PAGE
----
on 20th being on sunday was ronald reagan and it was 7 degrees. there is record low. we are nothing like that today. we won't be tomorrow either. >> heather: it looks beautiful. thank you. be sure and tune in tomorrow for full coverage of the any understanding raise, bret baier and megyn kelly will anchor events systematic at 11:00 a.m. eastern. >> gregg: a fox news alert. breaking details now on that hostage crisis in algeria. security officials say even more bodies have been found now inside the remote desert gas plant, just one day after bloody raid ended the four day standoff. dozens of hostages did manage to escape unharmed but 23 were killed. there are new reports that there was as many 8 americans among the hostages, one has died and seven escaped. there is growing concern over the fate of two other americans who remain missing this hour. coner powell has the latest. >> reporter: algerian officials saying the death toll that does stand at 23 is likely to increase in the next few days as they get more and more information. algerian officials have spent the last 24 hours or so shift
. and this is the 7th time, scott, on a sunday the president has taken the oath of office. the last time ronald reagan in 1985. scott. >> pelley: the robinson family, of course is the family of michelle obama. her grandmother originally owned this bible. this is the blue room. there is the chief justice of the united states. and we expect to see the president very shortly. >> please raise your right hand and repeat after me. i barack obama hussein obama do solemnly swear. >> that i will faithfully execute. >> that i will faithfully execute. >> the office of president of the united states. >> the office of president of the united states. >> and will to the best of my ability. >> and will to the best of my ability. >> preserve, protect and defend. the constitution of the united states. >> the correspondence steution of the united states. >> so help you god. me god. congratulations, mr. president. >> thank you mr. chief justice. thank you so much. ( applause ) thank you, sir. >> i did it. all right. thank you everybody. >> pelley: just as simple as that the president with the first family in the blue ro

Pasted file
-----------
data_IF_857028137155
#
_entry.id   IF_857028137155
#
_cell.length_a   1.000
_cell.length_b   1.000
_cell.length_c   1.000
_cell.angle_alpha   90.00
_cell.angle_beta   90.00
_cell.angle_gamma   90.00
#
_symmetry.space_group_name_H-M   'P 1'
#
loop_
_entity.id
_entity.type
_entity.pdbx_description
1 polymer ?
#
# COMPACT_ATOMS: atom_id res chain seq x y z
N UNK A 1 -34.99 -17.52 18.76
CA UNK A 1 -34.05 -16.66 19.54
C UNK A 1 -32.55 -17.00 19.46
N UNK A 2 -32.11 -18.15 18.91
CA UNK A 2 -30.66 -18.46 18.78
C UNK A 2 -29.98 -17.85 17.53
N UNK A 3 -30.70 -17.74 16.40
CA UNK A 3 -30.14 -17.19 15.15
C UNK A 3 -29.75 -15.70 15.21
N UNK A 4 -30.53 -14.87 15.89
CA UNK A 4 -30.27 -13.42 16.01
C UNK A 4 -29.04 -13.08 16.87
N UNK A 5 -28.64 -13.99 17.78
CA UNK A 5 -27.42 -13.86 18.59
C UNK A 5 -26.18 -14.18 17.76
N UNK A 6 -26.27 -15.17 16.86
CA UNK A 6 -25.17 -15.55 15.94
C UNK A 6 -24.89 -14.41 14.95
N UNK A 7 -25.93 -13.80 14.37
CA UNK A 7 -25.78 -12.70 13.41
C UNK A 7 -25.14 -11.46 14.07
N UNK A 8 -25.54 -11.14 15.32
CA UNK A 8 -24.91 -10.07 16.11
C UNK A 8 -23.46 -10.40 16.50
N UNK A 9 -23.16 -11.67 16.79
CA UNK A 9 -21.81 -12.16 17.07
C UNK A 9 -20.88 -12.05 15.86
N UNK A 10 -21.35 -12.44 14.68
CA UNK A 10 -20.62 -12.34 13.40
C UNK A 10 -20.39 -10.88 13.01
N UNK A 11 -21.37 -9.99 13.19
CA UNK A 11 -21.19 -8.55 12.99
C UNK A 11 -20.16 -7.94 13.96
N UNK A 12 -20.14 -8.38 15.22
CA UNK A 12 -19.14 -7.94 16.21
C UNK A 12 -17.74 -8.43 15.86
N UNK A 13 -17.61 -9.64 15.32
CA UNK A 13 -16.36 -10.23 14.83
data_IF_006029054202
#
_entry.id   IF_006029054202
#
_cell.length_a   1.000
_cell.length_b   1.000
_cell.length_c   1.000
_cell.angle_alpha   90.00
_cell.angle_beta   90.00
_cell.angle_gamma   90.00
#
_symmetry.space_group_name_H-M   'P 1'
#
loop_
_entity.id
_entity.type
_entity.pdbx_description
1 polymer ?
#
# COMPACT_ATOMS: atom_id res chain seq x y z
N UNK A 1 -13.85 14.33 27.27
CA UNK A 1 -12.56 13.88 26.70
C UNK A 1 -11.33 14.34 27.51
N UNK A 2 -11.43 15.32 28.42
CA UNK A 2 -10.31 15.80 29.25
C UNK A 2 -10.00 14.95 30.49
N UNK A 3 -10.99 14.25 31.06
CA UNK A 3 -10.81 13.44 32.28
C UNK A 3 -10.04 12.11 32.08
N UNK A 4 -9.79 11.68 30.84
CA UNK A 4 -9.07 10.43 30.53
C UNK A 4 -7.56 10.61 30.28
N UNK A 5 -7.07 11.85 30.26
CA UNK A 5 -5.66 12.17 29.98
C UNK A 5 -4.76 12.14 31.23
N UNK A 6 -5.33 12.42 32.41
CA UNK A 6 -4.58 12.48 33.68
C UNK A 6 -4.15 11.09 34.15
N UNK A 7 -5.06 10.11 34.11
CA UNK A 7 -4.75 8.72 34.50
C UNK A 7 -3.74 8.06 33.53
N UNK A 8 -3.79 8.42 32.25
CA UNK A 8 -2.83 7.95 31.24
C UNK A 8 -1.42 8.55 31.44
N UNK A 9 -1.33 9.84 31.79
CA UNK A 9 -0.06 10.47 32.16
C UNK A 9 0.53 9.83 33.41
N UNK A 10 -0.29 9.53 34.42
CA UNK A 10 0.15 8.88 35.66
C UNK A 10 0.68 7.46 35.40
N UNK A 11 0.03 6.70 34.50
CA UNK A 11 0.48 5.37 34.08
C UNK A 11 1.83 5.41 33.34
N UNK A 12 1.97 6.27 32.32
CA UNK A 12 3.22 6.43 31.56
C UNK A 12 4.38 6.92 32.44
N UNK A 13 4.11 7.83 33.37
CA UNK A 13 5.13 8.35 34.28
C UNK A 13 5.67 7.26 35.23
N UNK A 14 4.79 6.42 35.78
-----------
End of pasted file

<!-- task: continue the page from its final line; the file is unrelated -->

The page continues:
of where george w. bush was in 2005 but seven points behind bill clinton. >> ronald reagan had the same rating as bill clinton at 62% and richard nixon was down to 51% in 1973. both lyndon johnson and dwight eisenhower topped everyone here, they reached the low 70s. they were at 71% and 73% respentively. >> that's pretty impressive. >> those numbers would never exit tod exist today. >>> thousands of people are starting to descend this morning. >> never too early to get ready. this morning, though, we'll look past the oath of office to the next four years. the issues, the plans, the prospects. as joe johns reports, some of the most notorious scandals also happened in the second term. >> reporter: president obama has high hopes for the next four years. >> i intend to carry out the agenda that i campaigned on. >> reporter: if he wants to reach that goal, history says a second-term president has got to move fast. >> power does seep away from the presidency very quickly in the second term. >> second term presidents and their congresses have two different clocks and the president's clock is n